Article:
US' Mike Pence urges United Nations to recognize Venezuela's Guaido


The United States called an emergency meeting of the UN's most powerful body, which is deeply divided over Venezuela, to focus on the worsening humanitarian situation in Venezuela.

Russian U.N. representative Vassily Nebenzia pushed back and said much of what the vice president said came from Guaido.

But it is unlikely Washington will get the support needed to carry out something so huge in either the Security Council or the General Assembly.

Borrowing Trump's campaign slogan "Make America Great Again", Nebenzia said: "If you want to make America great again, and we're all sincerely interested in seeing that, stop interfering in the affairs of other states".

Moncada also stressed that the Venezuelan diplomats are restricted in terms of movement in the U.S. - they are only allowed to go on trips of up to 25 miles away from NY.

Although Maduro and his socialist ruling party enjoy support from many poor and working-class Venezuelans, his government has been facing its toughest challenge to date from Guaidó, who has highlighted the country's plummeting economy, as well as the exodus of Venezuelans, in calling for Maduro's ouster.

"There is a clear move here to undermine our rights", Moncada said, "and if they can undermine our rights, they can undermine the rights of all members of this organization, so we must categorically reject this".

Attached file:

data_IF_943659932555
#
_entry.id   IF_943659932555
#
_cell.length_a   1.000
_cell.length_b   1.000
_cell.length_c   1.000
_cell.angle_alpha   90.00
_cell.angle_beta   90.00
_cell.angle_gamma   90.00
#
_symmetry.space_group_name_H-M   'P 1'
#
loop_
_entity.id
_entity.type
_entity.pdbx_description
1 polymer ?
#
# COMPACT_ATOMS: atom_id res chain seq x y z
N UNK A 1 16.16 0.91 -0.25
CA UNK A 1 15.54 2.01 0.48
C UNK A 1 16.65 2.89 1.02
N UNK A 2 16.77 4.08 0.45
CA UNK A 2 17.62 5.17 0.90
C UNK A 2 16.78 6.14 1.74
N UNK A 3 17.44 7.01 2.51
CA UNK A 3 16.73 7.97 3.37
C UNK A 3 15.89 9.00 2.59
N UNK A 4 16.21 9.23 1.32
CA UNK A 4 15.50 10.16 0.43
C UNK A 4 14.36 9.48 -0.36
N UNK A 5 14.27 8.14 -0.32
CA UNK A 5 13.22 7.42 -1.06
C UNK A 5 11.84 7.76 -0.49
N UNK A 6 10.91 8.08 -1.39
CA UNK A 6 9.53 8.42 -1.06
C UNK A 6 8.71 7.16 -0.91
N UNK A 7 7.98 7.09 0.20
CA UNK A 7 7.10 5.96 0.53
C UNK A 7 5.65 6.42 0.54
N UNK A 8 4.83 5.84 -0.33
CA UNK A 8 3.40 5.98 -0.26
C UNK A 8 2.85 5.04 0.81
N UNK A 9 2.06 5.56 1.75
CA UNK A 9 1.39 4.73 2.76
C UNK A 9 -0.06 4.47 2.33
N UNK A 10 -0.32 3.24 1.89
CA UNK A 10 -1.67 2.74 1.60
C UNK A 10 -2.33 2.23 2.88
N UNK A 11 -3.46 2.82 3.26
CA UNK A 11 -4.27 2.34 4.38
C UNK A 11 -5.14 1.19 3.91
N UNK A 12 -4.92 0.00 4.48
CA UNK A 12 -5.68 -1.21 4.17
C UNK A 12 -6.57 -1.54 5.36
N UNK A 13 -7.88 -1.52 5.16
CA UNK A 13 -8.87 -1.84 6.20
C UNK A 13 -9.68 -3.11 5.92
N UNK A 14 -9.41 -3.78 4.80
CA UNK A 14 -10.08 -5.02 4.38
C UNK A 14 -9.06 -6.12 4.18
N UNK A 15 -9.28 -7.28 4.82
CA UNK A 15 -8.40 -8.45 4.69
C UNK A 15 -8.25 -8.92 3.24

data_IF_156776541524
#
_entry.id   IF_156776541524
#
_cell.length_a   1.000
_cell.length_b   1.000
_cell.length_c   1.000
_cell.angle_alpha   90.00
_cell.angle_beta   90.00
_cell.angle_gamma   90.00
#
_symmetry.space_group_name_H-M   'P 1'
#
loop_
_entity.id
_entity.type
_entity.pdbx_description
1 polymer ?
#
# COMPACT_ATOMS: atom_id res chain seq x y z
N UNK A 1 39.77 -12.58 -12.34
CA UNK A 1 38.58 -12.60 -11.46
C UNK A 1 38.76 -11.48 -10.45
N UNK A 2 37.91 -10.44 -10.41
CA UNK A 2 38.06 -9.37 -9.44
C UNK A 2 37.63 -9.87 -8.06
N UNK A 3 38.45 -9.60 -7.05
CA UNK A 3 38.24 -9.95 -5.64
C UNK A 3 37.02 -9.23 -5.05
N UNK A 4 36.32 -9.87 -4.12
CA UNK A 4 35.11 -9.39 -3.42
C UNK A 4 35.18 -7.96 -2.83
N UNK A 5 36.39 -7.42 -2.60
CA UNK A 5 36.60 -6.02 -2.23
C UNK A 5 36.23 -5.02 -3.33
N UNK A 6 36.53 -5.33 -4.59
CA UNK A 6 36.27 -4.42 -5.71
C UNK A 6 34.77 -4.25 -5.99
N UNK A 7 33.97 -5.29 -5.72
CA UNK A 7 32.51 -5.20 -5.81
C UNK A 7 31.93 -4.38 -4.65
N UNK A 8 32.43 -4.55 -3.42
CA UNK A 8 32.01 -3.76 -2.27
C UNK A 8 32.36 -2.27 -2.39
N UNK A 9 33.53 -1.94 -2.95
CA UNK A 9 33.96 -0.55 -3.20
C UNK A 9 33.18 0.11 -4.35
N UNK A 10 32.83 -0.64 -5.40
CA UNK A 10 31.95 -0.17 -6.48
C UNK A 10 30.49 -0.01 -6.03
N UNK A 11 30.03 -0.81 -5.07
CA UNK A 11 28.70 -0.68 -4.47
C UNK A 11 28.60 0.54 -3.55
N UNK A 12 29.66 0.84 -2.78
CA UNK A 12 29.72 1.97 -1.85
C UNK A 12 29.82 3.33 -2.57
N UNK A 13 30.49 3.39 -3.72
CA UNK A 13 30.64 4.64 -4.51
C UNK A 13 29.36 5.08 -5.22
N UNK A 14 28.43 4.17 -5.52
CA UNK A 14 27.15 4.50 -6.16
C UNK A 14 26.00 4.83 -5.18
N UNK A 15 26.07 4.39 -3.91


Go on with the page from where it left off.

United Nations humanitarian chief Mark Lowcock said the crisis has worsened and that 25 percent of the population need humanitarian aid.

Asked what made the US think it has support to give Guaido UN recognition, Pence said, "I think momentum is on the side of freedom - momentum is on the side of the suffering people of Venezuela".

He briefed the council on a recent United Nations report on the situation that estimates about a quarter of Venezuelans are in need of humanitarian assistance, and painted a dire picture of millions of people lacking food and basic services.

Following Pence's speech, Russia's United Nations envoy Vassily Nebenzia said that the U.S. had "artificially provoked a crisis" in Venezuela in order to overthrow "a legitimately elected leader and replace him with their own pawn". The attempted passage of the convoys resulted in violence with photos of a burning aid truck becoming a source of worldwide outrage and a highly-publicized symbol of Maduro's "dictatorship".

"In Venezuela, there is a need to separate political and humanitarian objectives".

"That's the nature of the regime that we're dealing with".

United States Vice President Mike Pence holds a news briefing after addressing the United Nations Security Council on Venezuela, Wednesday April 10, 2019 at U.N. headquarters.